Campus announced its search for a new dean for the UC Berkeley Graduate School of Journalism, or J-School, on March 13 in a campuswide email.
The new dean will replace current dean Edward Wasserman. To be considered for the position, applicants must have an advanced degree or a minimum of 10 years of professional journalism experience, according to the email.
The chosen candidate will be reviewed for qualifications in journalism and experience with various forms of journalism. Candidates who have contributed to academic research and media analysis in consideration for tenure will also be considered for the position.
“I think one of the most important attributes of the next dean is someone who really just in their gut embraces and hopefully even embodies the diversity, especially at a time where newsrooms are still struggling to reflect the populations that they serve,” said Investigative Reporting Program head at the J-School David Barstow. “There are challenges now around the culture and the polarization and the attacks of the legitimacy of an independent press.”
According to Barstow, campus has established a search committee to search for the new dean and there is currently no specific time frame for the hiring process.
Barstow added that he believes the next appointed dean should be someone who is able to take on the size of the task and feel “energized” in doing so.
According to Wasserman, he believes the new dean will be a skilled practitioner, a capable leader and an individual with a practical and diplomatic capacity. Wasserman is also confident that the next dean will be able to provide and bring in resources for the J-School to continue to succeed.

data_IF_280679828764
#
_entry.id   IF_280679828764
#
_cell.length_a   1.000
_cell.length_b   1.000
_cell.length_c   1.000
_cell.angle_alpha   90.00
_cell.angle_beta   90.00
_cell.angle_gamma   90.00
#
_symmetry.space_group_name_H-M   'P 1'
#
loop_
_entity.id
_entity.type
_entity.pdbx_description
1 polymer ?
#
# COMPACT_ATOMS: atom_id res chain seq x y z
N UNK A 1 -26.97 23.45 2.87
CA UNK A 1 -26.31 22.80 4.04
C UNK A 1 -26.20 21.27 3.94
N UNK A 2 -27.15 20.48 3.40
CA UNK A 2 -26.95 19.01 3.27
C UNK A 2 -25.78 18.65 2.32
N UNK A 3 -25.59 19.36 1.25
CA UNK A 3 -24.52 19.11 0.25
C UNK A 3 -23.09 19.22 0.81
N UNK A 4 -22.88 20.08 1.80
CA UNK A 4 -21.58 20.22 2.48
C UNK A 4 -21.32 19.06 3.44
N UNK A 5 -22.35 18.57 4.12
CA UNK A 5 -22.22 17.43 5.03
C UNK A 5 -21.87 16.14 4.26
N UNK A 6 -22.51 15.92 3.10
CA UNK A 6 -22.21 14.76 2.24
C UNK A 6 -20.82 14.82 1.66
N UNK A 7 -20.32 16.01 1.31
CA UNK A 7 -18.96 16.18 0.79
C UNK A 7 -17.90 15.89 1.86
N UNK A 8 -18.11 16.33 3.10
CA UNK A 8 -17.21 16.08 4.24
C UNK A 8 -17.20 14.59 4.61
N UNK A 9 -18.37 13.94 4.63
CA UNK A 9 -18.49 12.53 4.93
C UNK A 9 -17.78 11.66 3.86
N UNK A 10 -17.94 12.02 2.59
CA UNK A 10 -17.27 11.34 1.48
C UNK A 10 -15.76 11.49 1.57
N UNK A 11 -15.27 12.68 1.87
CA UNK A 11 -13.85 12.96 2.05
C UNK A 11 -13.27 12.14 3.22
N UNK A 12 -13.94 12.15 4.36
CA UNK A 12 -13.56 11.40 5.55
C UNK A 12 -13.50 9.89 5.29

“We are extremely aware of how both endangered and indispensable the work of journalists is,” Wasserman said. “Both of those dimensions of journalism has become much more dramatically apparent over the past few years.”
Wasserman added that he anticipates the next dean will be an accomplished journalist, experienced fundraiser and a qualified academic. He noted that they will be able to take the J-School “to a new level.”
Wasserman also noted the J-School’s commitment to bolstering its Investigative Journalism Program and distinguishing itself from other institutions.
He said the J-School wishes to make a journalism program available for undergraduate students. This program would help those who want to utilize journalism skills for future careers but who may not want to become professional journalists, according to Wasserman.
“Our responsibility to carry the torch and to preserve and protect this immensely valuable practice is something that we are more conscious of than ever before,” Wasserman said. “I am very grateful that I have had the opportunity to help enable a school as unique and as precious as Berkeley’s Graduate School of Journalism flourish.”